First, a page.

IV. The expressions of their joy and thankfulness. They had communion with each other both in a feast and in a sacrifice, v. 12. Jethro, being hearty in Israel's interests, was cheerfully admitted though a Midianite, into fellowship with Moses and the elders of Israel, forasmuch as he also was a son of Abraham, though of a younger house. 1. They joined in a sacrifice of thanksgiving: Jethro took burnt offerings for God, and probably offered them himself, for he was a priest in Midian, and a worshipper of the true God, and the priesthood was not yet settled in Israel. Note, Mutual friendship is sanctified by joint-worship. It is a very good thing for relations and friends, when they come together, to join in the spiritual sacrifice of prayer and praise, as those that meet in Christ the centre of unity. 2. They joined in a feast of rejoicing, a feast upon the sacrifice. Moses, upon this occasion, invited his relations and friends to an entertainment in his own tent, a laudable usage among friends, and which Christ himself, not only warranted, but recommended, by his acceptance of such invitations. This was a temperate feast: They did eat bread; this bread, we may suppose, was manna. Jethro must see and taste that bread from heaven, and, though a Gentile, is as welcome to it as any Israelite; the Gentiles still are so to Christ the bread of life. It was a feast kept after a godly sort: They did eat bread before God, soberly, thankfully, in the fear of God; and their table-talk was such as became saints. Thus we must eat and drink to the glory of God, behaving ourselves at our tables as those who believe that God's eye is upon us.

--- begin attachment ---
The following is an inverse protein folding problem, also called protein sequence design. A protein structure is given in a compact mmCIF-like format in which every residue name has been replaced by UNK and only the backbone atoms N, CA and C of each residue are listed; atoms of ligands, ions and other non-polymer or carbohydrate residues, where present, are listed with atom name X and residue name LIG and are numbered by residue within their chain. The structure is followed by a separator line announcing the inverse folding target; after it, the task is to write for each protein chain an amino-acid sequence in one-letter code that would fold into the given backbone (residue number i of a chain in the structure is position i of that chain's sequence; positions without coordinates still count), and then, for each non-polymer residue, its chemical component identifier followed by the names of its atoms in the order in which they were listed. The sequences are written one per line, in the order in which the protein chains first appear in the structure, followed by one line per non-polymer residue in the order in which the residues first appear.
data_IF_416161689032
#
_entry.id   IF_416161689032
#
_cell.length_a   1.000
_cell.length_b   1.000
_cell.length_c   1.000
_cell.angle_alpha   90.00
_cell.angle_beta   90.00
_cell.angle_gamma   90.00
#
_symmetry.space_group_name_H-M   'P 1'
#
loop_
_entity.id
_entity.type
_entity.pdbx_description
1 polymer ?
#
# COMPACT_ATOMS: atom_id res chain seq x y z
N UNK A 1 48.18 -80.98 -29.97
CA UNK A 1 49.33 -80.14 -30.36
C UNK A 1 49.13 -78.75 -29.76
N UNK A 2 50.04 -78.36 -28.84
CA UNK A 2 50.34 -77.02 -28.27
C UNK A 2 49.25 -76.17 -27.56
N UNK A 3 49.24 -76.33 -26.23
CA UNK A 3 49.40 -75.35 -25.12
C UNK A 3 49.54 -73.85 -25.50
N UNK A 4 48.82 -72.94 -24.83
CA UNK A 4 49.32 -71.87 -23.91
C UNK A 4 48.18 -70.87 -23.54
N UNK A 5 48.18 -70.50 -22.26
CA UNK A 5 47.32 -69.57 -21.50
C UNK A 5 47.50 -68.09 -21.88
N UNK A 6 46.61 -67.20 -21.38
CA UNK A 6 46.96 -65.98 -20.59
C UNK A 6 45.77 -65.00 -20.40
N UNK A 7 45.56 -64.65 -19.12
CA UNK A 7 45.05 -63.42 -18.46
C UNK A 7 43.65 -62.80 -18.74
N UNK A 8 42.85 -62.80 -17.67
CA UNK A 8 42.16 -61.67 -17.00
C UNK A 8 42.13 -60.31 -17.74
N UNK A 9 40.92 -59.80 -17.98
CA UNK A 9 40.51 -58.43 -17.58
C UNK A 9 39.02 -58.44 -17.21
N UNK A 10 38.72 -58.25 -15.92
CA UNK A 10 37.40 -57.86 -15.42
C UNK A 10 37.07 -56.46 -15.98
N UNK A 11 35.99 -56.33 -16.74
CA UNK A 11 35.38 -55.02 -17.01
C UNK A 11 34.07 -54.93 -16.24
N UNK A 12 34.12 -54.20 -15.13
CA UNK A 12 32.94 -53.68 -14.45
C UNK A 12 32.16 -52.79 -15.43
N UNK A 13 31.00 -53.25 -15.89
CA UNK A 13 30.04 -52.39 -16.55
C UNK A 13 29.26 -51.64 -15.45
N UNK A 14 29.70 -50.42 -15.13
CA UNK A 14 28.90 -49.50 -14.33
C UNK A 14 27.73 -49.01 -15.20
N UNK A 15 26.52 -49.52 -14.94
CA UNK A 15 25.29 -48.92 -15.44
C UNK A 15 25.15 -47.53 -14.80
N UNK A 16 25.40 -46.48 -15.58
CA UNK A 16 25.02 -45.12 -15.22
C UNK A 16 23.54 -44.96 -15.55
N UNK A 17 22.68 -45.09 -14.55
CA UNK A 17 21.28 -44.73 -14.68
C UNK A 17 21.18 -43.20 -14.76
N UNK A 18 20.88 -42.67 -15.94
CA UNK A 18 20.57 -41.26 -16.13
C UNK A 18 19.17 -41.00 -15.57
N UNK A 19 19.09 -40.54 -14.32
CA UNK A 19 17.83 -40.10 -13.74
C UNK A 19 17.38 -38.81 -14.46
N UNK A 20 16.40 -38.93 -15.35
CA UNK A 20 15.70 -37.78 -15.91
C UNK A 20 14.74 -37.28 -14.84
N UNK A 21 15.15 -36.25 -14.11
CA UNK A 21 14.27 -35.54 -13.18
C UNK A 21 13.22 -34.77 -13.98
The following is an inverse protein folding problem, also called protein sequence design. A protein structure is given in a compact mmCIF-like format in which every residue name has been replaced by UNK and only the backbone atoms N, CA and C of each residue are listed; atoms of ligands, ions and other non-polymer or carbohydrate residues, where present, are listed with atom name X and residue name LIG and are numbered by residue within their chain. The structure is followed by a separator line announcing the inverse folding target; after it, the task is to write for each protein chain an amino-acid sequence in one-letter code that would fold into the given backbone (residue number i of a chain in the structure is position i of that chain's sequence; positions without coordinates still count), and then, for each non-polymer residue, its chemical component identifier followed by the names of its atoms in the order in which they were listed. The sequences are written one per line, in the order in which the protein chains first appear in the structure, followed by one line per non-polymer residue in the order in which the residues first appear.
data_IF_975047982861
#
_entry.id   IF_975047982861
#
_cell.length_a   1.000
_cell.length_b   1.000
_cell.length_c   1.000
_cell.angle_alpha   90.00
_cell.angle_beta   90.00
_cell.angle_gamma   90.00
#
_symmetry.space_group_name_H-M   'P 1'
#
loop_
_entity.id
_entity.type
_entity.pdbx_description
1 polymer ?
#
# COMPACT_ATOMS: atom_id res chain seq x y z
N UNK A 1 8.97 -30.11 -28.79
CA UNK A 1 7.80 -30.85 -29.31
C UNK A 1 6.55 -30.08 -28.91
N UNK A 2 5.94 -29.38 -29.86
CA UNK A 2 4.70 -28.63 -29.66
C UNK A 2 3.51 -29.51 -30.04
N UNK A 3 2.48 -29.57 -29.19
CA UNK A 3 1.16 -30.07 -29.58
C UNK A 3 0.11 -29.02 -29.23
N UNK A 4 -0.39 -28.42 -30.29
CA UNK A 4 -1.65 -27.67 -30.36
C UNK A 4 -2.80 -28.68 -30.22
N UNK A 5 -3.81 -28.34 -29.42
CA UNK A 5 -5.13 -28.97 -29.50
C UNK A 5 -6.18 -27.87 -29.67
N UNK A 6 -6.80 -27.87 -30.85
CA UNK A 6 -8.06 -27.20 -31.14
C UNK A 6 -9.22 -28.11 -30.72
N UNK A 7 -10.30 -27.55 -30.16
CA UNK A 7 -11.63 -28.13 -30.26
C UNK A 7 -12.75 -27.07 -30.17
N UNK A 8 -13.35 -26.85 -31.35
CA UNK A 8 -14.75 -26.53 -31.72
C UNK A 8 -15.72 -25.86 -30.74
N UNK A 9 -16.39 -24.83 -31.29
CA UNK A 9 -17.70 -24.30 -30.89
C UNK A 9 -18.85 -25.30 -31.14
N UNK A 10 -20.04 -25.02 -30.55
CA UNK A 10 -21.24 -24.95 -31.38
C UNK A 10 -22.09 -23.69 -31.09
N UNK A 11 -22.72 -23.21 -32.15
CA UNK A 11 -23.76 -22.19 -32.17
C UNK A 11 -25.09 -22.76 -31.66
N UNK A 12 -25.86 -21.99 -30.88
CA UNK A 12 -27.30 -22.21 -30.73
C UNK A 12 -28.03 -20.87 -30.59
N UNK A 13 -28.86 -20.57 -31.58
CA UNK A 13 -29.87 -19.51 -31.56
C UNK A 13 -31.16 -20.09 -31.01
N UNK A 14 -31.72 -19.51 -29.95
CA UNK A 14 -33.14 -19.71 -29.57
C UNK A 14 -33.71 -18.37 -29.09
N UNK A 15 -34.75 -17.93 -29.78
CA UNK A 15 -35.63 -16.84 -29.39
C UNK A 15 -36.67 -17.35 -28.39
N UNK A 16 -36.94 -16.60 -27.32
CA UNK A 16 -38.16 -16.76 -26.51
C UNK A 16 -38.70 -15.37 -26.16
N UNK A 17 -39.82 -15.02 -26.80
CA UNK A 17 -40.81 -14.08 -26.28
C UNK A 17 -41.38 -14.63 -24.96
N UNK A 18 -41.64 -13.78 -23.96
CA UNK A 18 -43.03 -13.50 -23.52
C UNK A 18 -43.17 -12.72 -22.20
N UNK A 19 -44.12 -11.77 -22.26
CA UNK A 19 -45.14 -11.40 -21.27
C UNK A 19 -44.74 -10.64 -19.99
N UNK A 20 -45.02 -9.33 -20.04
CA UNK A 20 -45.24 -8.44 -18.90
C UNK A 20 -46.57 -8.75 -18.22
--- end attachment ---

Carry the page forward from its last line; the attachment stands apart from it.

Here is, I. The great zeal and industry of Moses as a magistrate.